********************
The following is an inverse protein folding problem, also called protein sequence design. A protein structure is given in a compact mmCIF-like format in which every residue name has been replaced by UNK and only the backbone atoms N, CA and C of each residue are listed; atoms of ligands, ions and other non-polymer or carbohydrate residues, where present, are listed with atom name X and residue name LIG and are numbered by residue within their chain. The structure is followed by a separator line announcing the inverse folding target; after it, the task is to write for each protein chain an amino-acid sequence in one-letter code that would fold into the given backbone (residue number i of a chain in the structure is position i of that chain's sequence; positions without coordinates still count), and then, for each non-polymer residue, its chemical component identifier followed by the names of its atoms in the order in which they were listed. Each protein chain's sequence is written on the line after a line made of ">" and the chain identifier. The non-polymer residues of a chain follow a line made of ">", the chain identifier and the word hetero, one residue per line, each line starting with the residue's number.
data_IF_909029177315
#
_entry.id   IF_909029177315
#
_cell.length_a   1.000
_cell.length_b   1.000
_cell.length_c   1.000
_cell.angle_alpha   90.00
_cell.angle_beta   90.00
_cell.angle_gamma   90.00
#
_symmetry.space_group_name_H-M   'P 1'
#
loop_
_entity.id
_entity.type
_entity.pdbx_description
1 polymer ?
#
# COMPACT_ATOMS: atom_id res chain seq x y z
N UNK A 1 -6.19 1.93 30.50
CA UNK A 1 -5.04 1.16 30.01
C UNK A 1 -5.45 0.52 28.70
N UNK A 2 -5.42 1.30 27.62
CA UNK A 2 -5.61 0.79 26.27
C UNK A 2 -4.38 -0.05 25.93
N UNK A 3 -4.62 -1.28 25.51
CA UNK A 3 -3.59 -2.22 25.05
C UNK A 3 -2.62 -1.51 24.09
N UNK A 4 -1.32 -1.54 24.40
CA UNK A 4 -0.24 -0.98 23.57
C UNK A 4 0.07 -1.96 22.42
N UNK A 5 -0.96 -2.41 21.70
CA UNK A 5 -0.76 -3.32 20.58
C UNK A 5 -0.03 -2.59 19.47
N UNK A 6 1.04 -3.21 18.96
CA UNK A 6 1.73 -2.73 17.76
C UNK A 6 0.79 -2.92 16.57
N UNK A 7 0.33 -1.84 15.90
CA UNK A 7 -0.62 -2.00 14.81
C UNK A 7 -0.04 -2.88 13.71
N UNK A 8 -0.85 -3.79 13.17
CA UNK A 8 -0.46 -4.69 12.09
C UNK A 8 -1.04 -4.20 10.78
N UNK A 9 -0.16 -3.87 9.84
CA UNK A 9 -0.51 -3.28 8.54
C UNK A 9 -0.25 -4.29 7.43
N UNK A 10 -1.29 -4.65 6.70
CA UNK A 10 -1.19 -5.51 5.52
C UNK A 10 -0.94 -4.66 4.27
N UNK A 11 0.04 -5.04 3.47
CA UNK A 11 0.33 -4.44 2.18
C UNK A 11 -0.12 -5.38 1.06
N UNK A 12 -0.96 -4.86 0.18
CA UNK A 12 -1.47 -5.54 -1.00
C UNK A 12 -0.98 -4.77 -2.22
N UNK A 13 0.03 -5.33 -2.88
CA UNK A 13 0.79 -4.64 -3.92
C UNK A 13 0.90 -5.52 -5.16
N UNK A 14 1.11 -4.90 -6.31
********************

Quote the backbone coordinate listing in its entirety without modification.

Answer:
The following is an inverse protein folding problem, also called protein sequence design. A protein structure is given in a compact mmCIF-like format in which every residue name has been replaced by UNK and only the backbone atoms N, CA and C of each residue are listed; atoms of ligands, ions and other non-polymer or carbohydrate residues, where present, are listed with atom name X and residue name LIG and are numbered by residue within their chain. The structure is followed by a separator line announcing the inverse folding target; after it, the task is to write for each protein chain an amino-acid sequence in one-letter code that would fold into the given backbone (residue number i of a chain in the structure is position i of that chain's sequence; positions without coordinates still count), and then, for each non-polymer residue, its chemical component identifier followed by the names of its atoms in the order in which they were listed. Each protein chain's sequence is written on the line after a line made of ">" and the chain identifier. The non-polymer residues of a chain follow a line made of ">", the chain identifier and the word hetero, one residue per line, each line starting with the residue's number.
data_IF_909029177315
#
_entry.id   IF_909029177315
#
_cell.length_a   1.000
_cell.length_b   1.000
_cell.length_c   1.000
_cell.angle_alpha   90.00
_cell.angle_beta   90.00
_cell.angle_gamma   90.00
#
_symmetry.space_group_name_H-M   'P 1'
#
loop_
_entity.id
_entity.type
_entity.pdbx_description
1 polymer ?
#
# COMPACT_ATOMS: atom_id res chain seq x y z
N UNK A 1 -6.19 1.93 30.50
CA UNK A 1 -5.04 1.16 30.01
C UNK A 1 -5.45 0.52 28.70
N UNK A 2 -5.42 1.30 27.62
CA UNK A 2 -5.61 0.79 26.27
C UNK A 2 -4.38 -0.05 25.93
N UNK A 3 -4.62 -1.28 25.51
CA UNK A 3 -3.59 -2.22 25.05
C UNK A 3 -2.62 -1.51 24.09
N UNK A 4 -1.32 -1.54 24.40
CA UNK A 4 -0.24 -0.98 23.57
C UNK A 4 0.07 -1.96 22.42
N UNK A 5 -0.96 -2.41 21.70
CA UNK A 5 -0.76 -3.32 20.58
C UNK A 5 -0.03 -2.59 19.47
N UNK A 6 1.04 -3.21 18.96
CA UNK A 6 1.73 -2.73 17.76
C UNK A 6 0.79 -2.92 16.57
N UNK A 7 0.33 -1.84 15.90
CA UNK A 7 -0.62 -2.00 14.81
C UNK A 7 -0.04 -2.88 13.71
N UNK A 8 -0.85 -3.79 13.17
CA UNK A 8 -0.46 -4.69 12.09
C UNK A 8 -1.04 -4.20 10.78
N UNK A 9 -0.16 -3.87 9.84
CA UNK A 9 -0.51 -3.28 8.54
C UNK A 9 -0.25 -4.29 7.43
N UNK A 10 -1.29 -4.65 6.70
CA UNK A 10 -1.19 -5.51 5.52
C UNK A 10 -0.94 -4.66 4.27
N UNK A 11 0.04 -5.04 3.47
CA UNK A 11 0.33 -4.44 2.18
C UNK A 11 -0.12 -5.38 1.06
N UNK A 12 -0.96 -4.86 0.18
CA UNK A 12 -1.47 -5.54 -1.00
C UNK A 12 -0.98 -4.77 -2.22
N UNK A 13 0.03 -5.33 -2.88
CA UNK A 13 0.79 -4.64 -3.92
C UNK A 13 0.90 -5.52 -5.16
N UNK A 14 1.11 -4.90 -6.31